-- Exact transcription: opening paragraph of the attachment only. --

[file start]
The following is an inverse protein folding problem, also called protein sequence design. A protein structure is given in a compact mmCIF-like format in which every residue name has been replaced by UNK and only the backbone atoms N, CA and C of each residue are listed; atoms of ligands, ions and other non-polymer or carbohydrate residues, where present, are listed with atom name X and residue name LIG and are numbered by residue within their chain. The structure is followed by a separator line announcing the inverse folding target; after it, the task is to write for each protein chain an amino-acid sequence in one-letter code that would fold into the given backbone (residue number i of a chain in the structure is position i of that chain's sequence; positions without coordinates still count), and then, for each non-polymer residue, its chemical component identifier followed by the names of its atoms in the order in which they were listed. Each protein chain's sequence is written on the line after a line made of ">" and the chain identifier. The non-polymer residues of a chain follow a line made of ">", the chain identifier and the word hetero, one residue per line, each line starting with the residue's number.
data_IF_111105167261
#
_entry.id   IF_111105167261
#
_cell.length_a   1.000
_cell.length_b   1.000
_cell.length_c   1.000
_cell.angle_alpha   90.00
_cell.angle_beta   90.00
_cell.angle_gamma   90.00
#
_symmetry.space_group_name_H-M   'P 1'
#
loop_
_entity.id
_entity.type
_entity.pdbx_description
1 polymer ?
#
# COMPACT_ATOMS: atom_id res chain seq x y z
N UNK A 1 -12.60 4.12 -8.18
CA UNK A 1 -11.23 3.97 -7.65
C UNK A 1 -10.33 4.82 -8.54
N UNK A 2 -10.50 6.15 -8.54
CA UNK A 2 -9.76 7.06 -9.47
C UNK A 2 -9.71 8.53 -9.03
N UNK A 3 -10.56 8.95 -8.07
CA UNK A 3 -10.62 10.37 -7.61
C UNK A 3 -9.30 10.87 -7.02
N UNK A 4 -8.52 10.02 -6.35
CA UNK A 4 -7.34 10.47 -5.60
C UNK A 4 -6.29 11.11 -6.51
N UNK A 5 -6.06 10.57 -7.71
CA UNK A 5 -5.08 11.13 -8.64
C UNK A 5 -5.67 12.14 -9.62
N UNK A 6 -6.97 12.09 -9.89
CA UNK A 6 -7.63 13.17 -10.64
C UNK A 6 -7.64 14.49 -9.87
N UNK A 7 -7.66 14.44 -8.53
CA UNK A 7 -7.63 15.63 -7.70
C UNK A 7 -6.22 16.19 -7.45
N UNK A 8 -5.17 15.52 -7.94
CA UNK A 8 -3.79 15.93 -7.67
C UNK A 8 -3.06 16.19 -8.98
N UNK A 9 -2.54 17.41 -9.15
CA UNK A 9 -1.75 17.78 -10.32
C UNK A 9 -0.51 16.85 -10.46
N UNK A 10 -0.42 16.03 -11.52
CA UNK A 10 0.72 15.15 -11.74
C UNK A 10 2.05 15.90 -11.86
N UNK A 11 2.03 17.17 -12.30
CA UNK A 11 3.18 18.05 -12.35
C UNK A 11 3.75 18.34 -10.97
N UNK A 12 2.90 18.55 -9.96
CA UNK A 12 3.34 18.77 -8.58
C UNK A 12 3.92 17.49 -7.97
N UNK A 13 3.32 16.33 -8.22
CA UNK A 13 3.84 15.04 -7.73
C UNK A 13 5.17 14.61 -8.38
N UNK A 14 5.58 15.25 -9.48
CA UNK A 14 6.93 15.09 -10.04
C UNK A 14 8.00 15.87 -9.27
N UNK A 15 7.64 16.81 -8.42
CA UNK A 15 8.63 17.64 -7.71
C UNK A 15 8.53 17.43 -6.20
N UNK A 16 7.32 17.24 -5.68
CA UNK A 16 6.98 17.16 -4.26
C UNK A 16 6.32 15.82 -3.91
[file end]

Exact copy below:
The following is an inverse protein folding problem, also called protein sequence design. A protein structure is given in a compact mmCIF-like format in which every residue name has been replaced by UNK and only the backbone atoms N, CA and C of each residue are listed; atoms of ligands, ions and other non-polymer or carbohydrate residues, where present, are listed with atom name X and residue name LIG and are numbered by residue within their chain. The structure is followed by a separator line announcing the inverse folding target; after it, the task is to write for each protein chain an amino-acid sequence in one-letter code that would fold into the given backbone (residue number i of a chain in the structure is position i of that chain's sequence; positions without coordinates still count), and then, for each non-polymer residue, its chemical component identifier followed by the names of its atoms in the order in which they were listed. Each protein chain's sequence is written on the line after a line made of ">" and the chain identifier. The non-polymer residues of a chain follow a line made of ">", the chain identifier and the word hetero, one residue per line, each line starting with the residue's number.